Still don’t believe me? Just ask the inhabitants of the Island of Brahemia. Oh wait, you can’t. BECAUSE THEY ARE DEAD. All of them. Wiped out by the unknowing neglect of the law of iron. All we know is that the last status update that came from an inhabitant of that that place was “all my bros dicks are falling off and we are dying AF. plz send halp”.

2. Nickleback

A fate worse than death.

While performing a rep with mismatched plates, the lack of symmetry between the two sides amplifies the effects of a vile frequency. The reverberations trigger a cataclysmic event – the unmistakable sounds of Nickleback music. A deeply unfortunate event. It’s theorized that this is the cause of the aforementioned fate.

I took it upon myself to verify this, and I am sad to say that it is true. I could only three manage light reps before suffering from crippling nausea. I am grateful to have escaped with my life.

3. Your sex organs will shrink

In 2013 a team of BroScientists collected data from a group of 46 men and women, ages 18-24, who were subjected to a 12 week training program. All participants in the study were cleared for strength training based on their Tinder profiles.

The participants practiced barbell training 3 days per week. They Squatted, Bench Pressed, Overhead Pressed and Deadlifted. The control group (Group A) lifted with plates of matching make and size. The other group (Group B) lifted with a janky ass set of weights, leaving them with no choice but to mismatch weights.

The BroScientists recorded fluctuations in body fat %, male penis size, female bra cup size, number of Instagram followers, quality of each individual’s relationship with his or her mother, and desire to wear Vibram Five Fingers.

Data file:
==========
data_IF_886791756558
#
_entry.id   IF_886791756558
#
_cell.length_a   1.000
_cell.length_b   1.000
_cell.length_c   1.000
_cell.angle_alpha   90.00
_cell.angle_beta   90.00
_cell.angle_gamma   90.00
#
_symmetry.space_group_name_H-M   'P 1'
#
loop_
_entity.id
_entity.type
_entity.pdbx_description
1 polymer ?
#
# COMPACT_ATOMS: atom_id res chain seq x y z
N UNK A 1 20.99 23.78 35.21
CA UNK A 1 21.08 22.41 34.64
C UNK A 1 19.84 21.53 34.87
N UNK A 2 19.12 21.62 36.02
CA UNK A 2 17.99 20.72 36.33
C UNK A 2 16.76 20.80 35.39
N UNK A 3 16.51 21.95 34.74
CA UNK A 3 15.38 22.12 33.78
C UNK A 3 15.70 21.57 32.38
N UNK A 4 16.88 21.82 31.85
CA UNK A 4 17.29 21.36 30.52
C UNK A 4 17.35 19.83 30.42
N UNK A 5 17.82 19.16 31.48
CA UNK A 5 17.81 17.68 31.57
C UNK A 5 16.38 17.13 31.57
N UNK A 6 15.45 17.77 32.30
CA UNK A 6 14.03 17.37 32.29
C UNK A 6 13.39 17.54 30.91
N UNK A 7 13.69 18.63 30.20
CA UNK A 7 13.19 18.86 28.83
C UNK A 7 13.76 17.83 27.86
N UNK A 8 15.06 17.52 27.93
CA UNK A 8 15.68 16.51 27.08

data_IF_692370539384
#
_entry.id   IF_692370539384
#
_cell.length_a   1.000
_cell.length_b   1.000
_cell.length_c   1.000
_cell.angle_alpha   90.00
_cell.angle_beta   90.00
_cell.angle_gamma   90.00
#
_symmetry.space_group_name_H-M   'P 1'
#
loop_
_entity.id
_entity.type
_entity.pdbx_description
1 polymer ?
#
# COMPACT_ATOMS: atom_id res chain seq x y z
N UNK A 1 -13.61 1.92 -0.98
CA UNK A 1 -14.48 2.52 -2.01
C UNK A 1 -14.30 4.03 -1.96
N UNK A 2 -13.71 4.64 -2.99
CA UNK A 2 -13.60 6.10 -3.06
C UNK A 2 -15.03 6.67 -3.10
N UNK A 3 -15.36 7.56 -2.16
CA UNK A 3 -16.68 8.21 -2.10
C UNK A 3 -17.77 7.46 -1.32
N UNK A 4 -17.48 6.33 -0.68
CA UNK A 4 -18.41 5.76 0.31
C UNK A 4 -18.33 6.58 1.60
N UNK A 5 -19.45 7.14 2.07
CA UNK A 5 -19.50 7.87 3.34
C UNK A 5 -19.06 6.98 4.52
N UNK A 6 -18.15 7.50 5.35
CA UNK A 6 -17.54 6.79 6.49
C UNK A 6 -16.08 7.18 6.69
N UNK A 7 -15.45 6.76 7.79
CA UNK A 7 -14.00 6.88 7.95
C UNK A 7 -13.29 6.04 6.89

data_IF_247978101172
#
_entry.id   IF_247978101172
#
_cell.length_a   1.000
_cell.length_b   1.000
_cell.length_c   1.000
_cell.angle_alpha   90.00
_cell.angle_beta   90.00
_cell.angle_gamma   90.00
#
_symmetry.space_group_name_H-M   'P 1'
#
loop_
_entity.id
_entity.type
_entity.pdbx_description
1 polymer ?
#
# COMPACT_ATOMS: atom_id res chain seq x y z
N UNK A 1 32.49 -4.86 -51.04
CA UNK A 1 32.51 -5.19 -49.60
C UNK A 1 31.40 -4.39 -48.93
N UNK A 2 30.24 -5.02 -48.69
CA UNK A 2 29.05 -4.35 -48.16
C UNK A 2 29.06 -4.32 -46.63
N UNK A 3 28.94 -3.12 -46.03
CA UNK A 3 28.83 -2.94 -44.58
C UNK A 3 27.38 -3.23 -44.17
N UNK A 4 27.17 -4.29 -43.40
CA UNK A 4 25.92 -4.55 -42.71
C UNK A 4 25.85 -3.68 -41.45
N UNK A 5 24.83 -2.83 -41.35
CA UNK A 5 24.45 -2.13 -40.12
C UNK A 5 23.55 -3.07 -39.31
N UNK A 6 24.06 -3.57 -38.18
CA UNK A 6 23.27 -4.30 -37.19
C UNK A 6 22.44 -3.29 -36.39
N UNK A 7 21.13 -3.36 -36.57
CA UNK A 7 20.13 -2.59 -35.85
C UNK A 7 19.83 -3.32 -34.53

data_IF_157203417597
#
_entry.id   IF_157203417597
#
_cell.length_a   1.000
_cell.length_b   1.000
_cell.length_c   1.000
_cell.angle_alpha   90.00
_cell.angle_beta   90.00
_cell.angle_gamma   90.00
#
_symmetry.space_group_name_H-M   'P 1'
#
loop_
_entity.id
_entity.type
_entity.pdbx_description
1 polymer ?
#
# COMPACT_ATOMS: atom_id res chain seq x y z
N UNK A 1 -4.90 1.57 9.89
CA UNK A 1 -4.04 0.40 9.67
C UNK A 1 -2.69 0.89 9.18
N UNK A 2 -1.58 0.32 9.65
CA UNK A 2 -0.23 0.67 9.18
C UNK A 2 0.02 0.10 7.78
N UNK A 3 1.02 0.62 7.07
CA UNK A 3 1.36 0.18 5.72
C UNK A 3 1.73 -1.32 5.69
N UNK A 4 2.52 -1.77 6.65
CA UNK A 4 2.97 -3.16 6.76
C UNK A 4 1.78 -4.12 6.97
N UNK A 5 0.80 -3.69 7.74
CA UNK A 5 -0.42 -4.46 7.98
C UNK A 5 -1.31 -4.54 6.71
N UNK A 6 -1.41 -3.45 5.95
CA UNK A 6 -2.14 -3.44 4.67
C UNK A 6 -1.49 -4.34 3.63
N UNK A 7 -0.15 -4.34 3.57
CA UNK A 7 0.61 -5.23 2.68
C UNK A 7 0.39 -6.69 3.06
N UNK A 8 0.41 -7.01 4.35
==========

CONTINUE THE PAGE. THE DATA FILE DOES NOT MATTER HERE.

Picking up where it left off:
The results? Group A realized decreased body fat while either maintaining or increasing penis size and bra cup size for the males and females, respectively. Group A also experienced increased Instagram activity, getting “likes” from socially popular individuals such as Kim Kardashian and The Rock, who could definitely smell what was cooking. The relationships between those in Group A with his or her mother improved, even if it was described as “Good” from the beginning. No fewer than seven (7) mothers started doing the laundry of her offspring. Lastly, there was a favorable decrease in any desire to wear Vibrams. Each Group A lifter finished the study with the conclusion that they “would sooner die than wear those terrible things.”

Now for Group B. After 12 weeks, about half of Group B showed signs of dying. Additionally, average penis and bra cup sizes decreased to an unfortunate state described as “I’m sure it’s just because your hands are so big.” Several mothers of members of Group B revised their wills and claimed to have been barren their whole lives. We don’t even need to talk about Instagram. Oh, and they all bought those fucking toe shoes.